I was just listening to the radio news and heard that there is yet  more research showing that Australian women are at more risk of having intervention if they choose to go to private hospitals.

I haven’t been able to read the paper yet but apparently it will be published today in the British Medical Journal‘s online journal, BMJ Open. It is a study of nearly 700,000 women in New South Wales hospitals, and found that those giving birth privately were found to have a 20 per cent lower chance of delivering their first child through normal vaginal birth.

The leader of the study, Professor Hannah Dahlen, said the study looked at the healthiest, wealthiest population possible, a group of women often accused of requesting interventions. In fact the obstetrican interviewed,Rupert Sherwood, from the Royal Australian and New Zealand College of Obstetricians,  said that privately insured women are more “risk adverse group” . Really!

I think this is myth that needs to be dispelled. Obstetricians need to own up to the power they exert over pregnant women and their partners. They must acknowledge that their subtle, and not so subtle, comments can undermine couple’s confidence in their ability to have a normal birth. Too many obstetricians casually comment on how big babies might be.

Women are very vulnerable at this time of their life and they trust their obstetricians, because we are all taught to do what the doctor tells us. This means that the slightest suggestion that  things might not be normal, has a massive impact on the choices a woman will make.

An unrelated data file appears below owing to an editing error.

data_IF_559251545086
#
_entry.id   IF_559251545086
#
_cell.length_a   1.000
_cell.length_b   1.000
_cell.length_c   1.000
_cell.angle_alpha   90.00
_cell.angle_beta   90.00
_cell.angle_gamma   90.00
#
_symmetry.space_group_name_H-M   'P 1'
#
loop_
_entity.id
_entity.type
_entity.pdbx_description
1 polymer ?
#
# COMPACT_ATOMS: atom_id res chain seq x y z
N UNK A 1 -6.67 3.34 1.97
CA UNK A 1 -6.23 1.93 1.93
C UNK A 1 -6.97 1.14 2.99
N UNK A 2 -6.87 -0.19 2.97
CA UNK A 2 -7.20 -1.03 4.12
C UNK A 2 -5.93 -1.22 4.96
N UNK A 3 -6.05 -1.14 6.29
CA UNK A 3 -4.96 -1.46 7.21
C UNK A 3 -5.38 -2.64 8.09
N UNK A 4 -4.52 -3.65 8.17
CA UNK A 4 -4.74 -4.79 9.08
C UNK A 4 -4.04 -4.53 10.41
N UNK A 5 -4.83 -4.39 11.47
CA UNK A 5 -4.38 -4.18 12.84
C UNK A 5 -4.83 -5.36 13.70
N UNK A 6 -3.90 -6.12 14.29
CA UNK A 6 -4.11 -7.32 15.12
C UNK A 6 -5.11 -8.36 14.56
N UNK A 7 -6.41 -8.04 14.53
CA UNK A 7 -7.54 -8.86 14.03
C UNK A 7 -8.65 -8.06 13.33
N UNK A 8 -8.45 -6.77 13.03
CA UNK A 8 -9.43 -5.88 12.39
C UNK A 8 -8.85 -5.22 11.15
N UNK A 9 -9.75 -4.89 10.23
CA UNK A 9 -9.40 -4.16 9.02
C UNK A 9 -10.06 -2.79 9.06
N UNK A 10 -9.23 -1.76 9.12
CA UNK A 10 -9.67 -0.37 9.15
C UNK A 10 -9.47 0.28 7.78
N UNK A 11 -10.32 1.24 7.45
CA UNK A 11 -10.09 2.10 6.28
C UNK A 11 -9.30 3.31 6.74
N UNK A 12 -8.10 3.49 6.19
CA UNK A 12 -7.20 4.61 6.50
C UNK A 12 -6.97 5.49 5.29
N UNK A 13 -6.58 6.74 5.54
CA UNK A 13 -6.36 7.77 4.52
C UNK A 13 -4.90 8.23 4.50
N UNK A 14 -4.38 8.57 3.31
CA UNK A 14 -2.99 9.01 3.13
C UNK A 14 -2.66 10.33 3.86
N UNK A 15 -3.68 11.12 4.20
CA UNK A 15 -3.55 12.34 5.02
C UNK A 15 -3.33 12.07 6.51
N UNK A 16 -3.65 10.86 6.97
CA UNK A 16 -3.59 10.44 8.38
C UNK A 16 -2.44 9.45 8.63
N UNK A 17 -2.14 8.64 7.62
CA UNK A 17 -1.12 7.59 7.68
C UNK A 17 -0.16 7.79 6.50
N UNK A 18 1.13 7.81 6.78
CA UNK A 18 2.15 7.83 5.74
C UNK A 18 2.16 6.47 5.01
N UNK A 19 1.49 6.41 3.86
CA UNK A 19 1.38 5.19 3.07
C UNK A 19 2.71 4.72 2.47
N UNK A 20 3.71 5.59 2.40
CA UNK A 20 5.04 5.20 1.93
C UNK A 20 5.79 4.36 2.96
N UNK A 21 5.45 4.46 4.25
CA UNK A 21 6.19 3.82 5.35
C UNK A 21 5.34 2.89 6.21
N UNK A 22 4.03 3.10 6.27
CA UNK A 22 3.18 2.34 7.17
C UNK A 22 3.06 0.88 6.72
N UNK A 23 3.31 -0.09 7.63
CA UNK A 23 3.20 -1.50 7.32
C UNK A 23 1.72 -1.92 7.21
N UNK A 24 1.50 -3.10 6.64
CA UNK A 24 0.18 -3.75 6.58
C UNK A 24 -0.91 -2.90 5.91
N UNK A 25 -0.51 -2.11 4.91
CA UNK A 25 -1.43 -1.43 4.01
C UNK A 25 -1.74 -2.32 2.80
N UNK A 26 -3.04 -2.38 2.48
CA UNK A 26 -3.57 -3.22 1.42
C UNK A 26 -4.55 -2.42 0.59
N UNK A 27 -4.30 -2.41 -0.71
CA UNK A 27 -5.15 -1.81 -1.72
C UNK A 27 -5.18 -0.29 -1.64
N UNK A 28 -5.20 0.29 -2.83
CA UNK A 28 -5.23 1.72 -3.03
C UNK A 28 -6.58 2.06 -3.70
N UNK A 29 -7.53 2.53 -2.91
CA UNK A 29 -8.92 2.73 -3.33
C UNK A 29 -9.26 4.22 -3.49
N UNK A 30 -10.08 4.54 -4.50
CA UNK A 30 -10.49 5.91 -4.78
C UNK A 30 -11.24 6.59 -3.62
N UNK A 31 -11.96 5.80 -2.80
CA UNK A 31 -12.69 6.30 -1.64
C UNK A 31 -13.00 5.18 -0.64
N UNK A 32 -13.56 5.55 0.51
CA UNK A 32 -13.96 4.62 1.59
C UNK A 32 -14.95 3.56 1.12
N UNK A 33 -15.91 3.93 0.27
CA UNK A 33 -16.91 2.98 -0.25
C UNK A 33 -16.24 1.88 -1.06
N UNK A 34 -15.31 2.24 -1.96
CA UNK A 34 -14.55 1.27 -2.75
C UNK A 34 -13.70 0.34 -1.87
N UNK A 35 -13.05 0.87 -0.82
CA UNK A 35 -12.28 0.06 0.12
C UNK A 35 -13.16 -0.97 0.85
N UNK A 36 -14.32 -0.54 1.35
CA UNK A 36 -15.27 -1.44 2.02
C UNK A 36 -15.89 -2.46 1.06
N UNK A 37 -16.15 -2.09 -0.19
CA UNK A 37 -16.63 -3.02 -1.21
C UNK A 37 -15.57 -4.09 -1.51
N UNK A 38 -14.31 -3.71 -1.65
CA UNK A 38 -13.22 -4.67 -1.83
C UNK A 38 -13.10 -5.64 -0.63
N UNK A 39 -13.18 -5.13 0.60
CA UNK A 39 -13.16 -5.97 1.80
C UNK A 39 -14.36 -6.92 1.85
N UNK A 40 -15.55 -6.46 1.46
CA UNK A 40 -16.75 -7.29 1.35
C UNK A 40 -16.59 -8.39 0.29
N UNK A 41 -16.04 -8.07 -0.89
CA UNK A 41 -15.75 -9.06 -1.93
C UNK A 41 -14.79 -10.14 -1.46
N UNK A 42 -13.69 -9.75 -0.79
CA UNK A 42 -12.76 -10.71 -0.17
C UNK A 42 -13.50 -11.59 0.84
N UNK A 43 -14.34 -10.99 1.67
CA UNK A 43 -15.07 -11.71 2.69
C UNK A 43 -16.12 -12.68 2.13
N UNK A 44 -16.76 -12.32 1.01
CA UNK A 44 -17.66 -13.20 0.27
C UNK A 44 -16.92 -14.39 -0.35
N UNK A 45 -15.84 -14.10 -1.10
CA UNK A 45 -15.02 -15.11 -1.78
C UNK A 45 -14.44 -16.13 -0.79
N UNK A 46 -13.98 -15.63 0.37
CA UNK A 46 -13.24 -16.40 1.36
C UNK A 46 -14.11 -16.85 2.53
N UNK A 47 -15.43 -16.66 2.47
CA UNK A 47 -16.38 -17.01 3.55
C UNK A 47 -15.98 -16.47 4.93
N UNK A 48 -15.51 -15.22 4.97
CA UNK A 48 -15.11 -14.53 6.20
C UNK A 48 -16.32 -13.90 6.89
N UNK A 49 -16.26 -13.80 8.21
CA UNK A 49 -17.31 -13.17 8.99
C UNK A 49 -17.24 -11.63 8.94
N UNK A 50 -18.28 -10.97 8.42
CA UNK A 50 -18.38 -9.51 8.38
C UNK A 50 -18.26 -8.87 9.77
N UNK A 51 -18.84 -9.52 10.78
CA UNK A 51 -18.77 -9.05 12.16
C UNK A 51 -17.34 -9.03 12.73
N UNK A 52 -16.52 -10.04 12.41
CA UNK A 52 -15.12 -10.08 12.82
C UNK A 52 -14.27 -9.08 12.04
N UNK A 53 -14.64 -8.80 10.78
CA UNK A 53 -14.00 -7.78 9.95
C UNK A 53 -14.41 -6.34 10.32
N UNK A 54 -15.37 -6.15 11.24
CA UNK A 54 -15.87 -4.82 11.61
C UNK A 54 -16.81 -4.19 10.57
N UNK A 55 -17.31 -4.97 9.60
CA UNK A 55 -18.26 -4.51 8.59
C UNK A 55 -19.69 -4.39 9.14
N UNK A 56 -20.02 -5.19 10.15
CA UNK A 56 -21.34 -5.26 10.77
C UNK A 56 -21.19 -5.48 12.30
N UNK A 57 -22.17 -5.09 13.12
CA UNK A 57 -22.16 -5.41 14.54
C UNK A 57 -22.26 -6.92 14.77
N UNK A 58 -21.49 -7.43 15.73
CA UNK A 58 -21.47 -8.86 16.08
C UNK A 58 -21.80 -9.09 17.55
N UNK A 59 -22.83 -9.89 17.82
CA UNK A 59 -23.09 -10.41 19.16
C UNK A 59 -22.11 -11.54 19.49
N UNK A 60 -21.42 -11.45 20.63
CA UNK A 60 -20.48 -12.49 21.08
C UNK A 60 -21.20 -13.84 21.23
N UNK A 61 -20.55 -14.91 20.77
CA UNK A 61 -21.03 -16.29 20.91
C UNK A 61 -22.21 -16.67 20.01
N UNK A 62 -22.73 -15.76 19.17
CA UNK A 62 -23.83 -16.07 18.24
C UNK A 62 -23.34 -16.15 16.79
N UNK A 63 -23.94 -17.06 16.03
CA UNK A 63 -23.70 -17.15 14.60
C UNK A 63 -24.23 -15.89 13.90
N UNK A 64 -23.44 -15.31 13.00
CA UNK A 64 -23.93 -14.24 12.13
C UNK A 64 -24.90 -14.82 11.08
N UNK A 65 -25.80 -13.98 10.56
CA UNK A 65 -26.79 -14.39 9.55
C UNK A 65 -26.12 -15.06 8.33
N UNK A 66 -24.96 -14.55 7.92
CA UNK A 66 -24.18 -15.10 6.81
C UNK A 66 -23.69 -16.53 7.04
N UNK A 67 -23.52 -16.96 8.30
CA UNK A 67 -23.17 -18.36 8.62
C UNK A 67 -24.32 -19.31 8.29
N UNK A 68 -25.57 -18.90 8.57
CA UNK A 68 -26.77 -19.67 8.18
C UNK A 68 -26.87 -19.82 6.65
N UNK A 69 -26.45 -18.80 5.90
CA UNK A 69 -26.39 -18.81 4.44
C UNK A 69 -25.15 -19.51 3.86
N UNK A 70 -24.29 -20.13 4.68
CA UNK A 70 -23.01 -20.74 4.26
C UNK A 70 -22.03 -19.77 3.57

I am not putting all the blame on obstetricians. I think it is also up to women and their partners to be  more informed.

I love the quote “If you don’t know your choices, you don’t have any.”

Obstetricians are highly trained to deal with complications, yet they are caring for more and more low risk pregnancies. Because of their training they have a bias towards seeing all births as risky.  And because they are seeing more and more low risk births they have incredibly high work loads which could not possibly be met without  scheduling in women for induced births and caesarean sections.

Prof Dahlen made a great suggestion and  said that intervention rates of obstetricians should be made public. That would certainly help with informed decision making about which obstetrician to use.

Women and their partners really need to understand this is what  they are buying into when the sign up with a private obstetrician. If they then, still make the informed decision to go with him/her,  because they want the other things that go with a private hospital birth, such as better food, private rooms, fluffy towels, then they need to become the expert in normal birth so they can challenge the obstetricians view of births as inherently risky.

So are  women choosing caesarean sections? Well, if they are choosing private obstetricians, without being their own expert in normal birth, then sadly,  the chances are increasing that they are.

 

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